Celebrating Postmodern Dance from Coast to Coast
Yvonne Rainer in Three Seascapes (1962), photo by Al Giese
It’s well known that postmodern dance started in the early 1960s with a burst of experimentation by a rag-tag group of rebels called Judson Dance Theater in Greenwich Village. They broke with the expressionism of Martha Graham and the theme-and-variations structure of Doris Humphrey. They walked, they ran, they touched the earth and fell onto each other. They aligned with Minimalist artists and musicians in their wish to strip down to essentials—in fact many of the musicians and artists made their own dances. They were all influenced by Merce Cunningham and John (any-sound-can-be-music) Cage, but developed their own styles. And that's how modern dance morphed into postmodern dance.
What is less known is how much of this revolution was influenced by Anna Halprin in the Bay Area. It was Halprin, now 96, on her mountainside outdoor deck in 1960, who developed improvisation as a method of research as well as performance. Many of the pioneers of postmodern dance, including Yvonne Rainer, Simone Forti and Trisha Brown, had studied with Halprin. (And guess what—so did Murray Louis!) They learned to improvise, commune with nature and engage in everyday tasks rather than make polished theatrical dances. They performed on the beach, in parks and in church basements.
Anna Halprin's Branch Dance, c. 1957. From left: A.A. Leath, Halprin, Forti, photo by Warner Jepson
This coming week, an exhibit and conference at UC Santa Barbara seeks to reset that balance. Titled “Radical Bodies: Anna Halprin, Simone Forti, and Yvonne Rainer in California and New York, 1955–1972,” it displays more than 150 rare photos, scores and other artifacts as well as excerpts of films from that period. You can watch clips of Halprin’s famous Parades and Changes (1965), Yvonne Rainer’s Trio A with Flags (1966, 1970) and Simone Forti’s wildly careening Roller Boxes (1960).
Dance Magazine cover, Nov. 1966, on Halprin''s experiments in the environment
How do I know all this? Well, I am one of three co-curators, and I find the '60s era fascinating and inspiring. I invite everyone to attend either the conference and performances or the exhibit, which continues until April 30. The exhibit comes to the NY Public Library for the Performing Arts at Lincoln Center May 24 to Sept. 16, 2017.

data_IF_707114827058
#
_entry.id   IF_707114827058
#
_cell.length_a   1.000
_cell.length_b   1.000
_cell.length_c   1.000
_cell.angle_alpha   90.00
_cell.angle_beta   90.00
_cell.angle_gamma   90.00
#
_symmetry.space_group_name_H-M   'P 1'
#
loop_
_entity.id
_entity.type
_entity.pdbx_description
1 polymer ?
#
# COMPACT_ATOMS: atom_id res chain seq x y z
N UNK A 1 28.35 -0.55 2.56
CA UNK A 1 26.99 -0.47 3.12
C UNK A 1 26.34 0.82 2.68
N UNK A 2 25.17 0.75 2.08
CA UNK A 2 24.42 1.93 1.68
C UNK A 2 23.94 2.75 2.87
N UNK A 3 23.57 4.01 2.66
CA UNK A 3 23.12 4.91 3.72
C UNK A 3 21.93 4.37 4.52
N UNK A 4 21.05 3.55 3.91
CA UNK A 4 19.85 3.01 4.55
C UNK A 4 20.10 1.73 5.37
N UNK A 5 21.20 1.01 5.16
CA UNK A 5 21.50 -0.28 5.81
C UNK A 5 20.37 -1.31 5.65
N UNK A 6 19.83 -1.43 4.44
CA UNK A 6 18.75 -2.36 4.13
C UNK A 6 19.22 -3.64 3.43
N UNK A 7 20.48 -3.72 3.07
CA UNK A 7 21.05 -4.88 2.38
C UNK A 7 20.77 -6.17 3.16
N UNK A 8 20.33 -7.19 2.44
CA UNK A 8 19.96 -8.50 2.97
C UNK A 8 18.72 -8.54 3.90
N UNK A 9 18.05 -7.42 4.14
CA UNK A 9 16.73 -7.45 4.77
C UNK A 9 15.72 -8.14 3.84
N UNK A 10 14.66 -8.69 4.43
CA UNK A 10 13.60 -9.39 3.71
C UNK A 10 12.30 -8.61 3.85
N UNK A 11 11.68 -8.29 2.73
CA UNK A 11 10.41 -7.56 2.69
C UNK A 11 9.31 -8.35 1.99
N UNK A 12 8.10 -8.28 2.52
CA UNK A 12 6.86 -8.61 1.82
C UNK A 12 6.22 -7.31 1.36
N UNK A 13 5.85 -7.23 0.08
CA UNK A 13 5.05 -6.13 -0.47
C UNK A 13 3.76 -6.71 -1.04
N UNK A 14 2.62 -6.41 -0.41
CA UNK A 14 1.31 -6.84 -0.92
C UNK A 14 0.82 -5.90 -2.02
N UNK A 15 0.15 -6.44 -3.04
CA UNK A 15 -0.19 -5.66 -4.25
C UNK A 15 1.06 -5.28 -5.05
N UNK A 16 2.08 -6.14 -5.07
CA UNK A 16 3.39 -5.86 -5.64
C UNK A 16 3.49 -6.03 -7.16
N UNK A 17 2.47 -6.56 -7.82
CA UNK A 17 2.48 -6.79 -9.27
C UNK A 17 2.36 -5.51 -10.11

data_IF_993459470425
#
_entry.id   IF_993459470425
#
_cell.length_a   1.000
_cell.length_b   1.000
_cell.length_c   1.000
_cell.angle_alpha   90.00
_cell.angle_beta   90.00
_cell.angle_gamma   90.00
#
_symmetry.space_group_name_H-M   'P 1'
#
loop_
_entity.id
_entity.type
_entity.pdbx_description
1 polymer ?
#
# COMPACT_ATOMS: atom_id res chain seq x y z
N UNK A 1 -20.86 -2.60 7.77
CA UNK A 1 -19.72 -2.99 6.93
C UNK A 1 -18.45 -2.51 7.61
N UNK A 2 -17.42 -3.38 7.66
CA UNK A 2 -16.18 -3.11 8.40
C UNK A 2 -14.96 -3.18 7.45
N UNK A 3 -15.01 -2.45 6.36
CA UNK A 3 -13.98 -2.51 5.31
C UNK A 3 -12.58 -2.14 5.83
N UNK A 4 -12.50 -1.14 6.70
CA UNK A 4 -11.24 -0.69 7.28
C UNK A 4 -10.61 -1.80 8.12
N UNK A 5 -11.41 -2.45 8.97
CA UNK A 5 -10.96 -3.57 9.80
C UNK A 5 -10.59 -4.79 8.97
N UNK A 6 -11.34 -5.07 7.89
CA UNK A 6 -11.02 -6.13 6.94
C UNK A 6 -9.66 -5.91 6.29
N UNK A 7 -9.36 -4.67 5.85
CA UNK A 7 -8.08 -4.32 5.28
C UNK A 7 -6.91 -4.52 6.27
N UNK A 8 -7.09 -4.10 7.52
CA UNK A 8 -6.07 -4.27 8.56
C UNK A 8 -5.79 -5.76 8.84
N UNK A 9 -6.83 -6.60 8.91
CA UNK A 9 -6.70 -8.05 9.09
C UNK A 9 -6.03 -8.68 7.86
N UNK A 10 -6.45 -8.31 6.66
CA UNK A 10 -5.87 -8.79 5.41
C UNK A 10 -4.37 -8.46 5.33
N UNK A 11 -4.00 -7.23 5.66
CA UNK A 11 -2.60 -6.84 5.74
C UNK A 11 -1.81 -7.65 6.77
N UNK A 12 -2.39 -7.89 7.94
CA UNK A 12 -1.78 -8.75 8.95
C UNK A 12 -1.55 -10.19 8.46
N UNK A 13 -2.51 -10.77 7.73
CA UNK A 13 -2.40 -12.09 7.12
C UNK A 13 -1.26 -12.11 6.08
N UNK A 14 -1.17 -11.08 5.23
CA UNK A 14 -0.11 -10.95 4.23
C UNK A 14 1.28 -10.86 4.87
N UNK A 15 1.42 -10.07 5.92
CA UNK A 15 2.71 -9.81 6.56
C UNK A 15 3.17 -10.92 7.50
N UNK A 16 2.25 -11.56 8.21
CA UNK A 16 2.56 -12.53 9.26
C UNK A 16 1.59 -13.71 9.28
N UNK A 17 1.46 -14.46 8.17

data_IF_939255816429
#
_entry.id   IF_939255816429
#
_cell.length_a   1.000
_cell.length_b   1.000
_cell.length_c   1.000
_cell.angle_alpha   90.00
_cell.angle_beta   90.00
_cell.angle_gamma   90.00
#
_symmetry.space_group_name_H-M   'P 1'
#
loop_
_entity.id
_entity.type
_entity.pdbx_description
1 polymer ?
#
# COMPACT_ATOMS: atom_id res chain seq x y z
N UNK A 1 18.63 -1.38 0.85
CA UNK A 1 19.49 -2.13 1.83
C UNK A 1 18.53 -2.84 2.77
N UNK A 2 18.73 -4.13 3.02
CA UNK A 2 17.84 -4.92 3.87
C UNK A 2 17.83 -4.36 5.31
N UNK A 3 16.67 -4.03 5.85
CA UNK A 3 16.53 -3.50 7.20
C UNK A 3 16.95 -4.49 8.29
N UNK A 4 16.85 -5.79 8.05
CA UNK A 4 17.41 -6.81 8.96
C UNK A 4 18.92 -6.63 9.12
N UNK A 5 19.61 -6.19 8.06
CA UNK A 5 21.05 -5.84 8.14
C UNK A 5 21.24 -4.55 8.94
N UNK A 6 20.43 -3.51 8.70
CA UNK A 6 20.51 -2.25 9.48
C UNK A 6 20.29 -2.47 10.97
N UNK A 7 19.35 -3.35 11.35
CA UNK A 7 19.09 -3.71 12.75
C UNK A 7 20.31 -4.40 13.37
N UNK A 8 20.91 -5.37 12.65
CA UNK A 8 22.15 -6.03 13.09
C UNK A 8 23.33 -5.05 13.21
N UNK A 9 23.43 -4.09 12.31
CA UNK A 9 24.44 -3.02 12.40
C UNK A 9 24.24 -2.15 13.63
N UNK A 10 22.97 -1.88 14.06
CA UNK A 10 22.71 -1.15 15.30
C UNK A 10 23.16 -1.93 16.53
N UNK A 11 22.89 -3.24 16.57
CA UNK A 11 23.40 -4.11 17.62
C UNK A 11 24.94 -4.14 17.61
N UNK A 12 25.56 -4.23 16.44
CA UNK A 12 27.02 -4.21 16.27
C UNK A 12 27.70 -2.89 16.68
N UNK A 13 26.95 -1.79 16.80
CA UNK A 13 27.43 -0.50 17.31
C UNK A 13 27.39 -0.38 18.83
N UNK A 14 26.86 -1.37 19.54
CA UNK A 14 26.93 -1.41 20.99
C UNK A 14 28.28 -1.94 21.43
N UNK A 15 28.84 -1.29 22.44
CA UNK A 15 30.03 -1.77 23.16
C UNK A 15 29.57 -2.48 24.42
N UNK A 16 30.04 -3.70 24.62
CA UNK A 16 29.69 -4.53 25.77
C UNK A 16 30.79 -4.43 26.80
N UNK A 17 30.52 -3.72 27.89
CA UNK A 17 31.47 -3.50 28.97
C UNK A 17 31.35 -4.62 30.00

Jennifer Kahn knew the theater industry could do better. As a professional stage manager for 17 years she worked on regional, off-Broadway and Broadway shows. Nearly each time a show closed, something unsettling happened: "I would watch them throw away our shows. All of the beautiful artwork by my friends in the paint shop would go in the trash." The elaborate backdrops? Gone.
But she had an idea: What if the material used in the backdrops and legs could be upcycled into something new? And what if theater lovers could literally keep a piece of a beloved show?
"The show must go on" may be a platitude we use to get through everything from costume malfunctions to stormy moods. But when it came to overcoming a literal hurricane, Houston Ballet was buoyed by this mantra to go from devastated to dancing in a matter of weeks—with the help of Harlequin Floors, Houston Ballet's longstanding partner who sprang into action to build new floors in record time.
For decades the name Alicia Alonso has been virtually synonymous with Ballet Nacional de Cuba, the company she co-founded in Havana in 1948. Alonso died on October 17, just shy of what would have been her 99th birthday. In recent years, she had stepped back from day-to-day decision-making in the company. As if preparing for the future, in January, the company's leading ballerina, 42-year-old Viengsay Valdés, was named deputy director, a job that seems to encompass most of the responsibilities of a traditional director. Now, presumably, she will step into her new role as director of the company. Her debut as curator of the repertory comes in November, when the troupe will perform three mixed bills selected by her at the Gran Teatro de la Habana Alicia Alonso. The following has been translated from a conversation conducted in Spanish, Valdés' native tongue.
New York City Ballet principal Sara Mearns wasn't sure she was strong enough. A ballerina who has danced many demanding full-length and contemporary roles, she was about to push herself physically more than she thought was possible.
"I said, 'I can't. My body won't,' " she says. "He told me, 'Yes, it will.' "
She wasn't working with a ballet coach, but with personal trainer Joel Prouty, who was asking her to do squats with a heavier barbell than she'd ever used.